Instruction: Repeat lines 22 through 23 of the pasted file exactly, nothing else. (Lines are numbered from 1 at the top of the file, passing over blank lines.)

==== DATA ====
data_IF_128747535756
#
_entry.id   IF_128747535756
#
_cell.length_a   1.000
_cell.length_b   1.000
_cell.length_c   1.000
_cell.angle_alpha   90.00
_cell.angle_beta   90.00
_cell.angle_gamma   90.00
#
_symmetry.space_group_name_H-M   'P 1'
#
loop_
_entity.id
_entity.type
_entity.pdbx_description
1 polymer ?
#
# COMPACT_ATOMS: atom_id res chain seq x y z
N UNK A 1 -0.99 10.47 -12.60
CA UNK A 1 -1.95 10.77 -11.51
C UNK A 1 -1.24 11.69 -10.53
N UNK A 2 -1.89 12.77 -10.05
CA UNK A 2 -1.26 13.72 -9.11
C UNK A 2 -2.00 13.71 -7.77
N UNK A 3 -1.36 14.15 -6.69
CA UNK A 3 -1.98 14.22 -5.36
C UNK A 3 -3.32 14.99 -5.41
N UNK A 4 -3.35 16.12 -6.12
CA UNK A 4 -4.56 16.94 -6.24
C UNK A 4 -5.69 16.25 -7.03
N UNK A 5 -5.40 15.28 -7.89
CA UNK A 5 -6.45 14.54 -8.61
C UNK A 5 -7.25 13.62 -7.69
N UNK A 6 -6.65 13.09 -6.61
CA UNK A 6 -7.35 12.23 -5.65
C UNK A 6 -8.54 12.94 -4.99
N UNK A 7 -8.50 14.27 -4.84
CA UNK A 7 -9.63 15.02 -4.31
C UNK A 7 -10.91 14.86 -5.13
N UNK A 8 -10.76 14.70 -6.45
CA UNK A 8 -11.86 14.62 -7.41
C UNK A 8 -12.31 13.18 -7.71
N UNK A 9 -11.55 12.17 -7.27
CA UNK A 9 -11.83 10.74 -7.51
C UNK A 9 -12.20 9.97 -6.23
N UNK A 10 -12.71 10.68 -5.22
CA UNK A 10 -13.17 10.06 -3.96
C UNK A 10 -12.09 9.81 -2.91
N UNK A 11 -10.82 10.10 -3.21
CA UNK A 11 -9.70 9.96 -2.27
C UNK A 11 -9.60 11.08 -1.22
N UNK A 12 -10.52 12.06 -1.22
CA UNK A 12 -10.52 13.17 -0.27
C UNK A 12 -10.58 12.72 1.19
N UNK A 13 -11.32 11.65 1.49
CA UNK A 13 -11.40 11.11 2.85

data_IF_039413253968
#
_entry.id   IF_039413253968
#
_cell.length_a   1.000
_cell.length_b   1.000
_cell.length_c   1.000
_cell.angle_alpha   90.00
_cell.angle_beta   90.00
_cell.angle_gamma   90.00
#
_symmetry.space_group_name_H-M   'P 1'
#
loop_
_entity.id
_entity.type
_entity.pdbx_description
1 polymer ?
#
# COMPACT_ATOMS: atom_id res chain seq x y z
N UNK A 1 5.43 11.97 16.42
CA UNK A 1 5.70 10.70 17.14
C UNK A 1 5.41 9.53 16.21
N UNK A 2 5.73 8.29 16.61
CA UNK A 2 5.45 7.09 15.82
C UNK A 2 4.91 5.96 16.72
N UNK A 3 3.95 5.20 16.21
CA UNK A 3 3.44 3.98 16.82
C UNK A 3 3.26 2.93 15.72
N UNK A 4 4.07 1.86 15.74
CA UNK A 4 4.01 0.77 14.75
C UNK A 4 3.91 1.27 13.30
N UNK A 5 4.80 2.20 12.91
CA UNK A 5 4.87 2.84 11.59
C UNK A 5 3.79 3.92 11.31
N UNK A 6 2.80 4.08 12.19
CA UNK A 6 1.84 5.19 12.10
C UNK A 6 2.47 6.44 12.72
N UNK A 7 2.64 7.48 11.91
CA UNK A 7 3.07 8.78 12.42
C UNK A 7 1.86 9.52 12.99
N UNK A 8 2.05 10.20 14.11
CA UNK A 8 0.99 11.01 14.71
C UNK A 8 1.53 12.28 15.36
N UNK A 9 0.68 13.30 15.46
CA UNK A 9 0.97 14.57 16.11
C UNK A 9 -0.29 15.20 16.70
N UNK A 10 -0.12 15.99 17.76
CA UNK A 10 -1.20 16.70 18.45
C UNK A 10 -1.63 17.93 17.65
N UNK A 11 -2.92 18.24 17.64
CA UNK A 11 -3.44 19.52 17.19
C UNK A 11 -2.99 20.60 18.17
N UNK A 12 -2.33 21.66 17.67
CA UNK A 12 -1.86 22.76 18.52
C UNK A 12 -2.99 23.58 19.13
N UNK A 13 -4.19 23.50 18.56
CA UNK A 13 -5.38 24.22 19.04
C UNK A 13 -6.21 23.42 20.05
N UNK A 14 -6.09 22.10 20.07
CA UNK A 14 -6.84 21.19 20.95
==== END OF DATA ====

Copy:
CA UNK A 1 -1.95 10.77 -11.51
C UNK A 1 -1.24 11.69 -10.53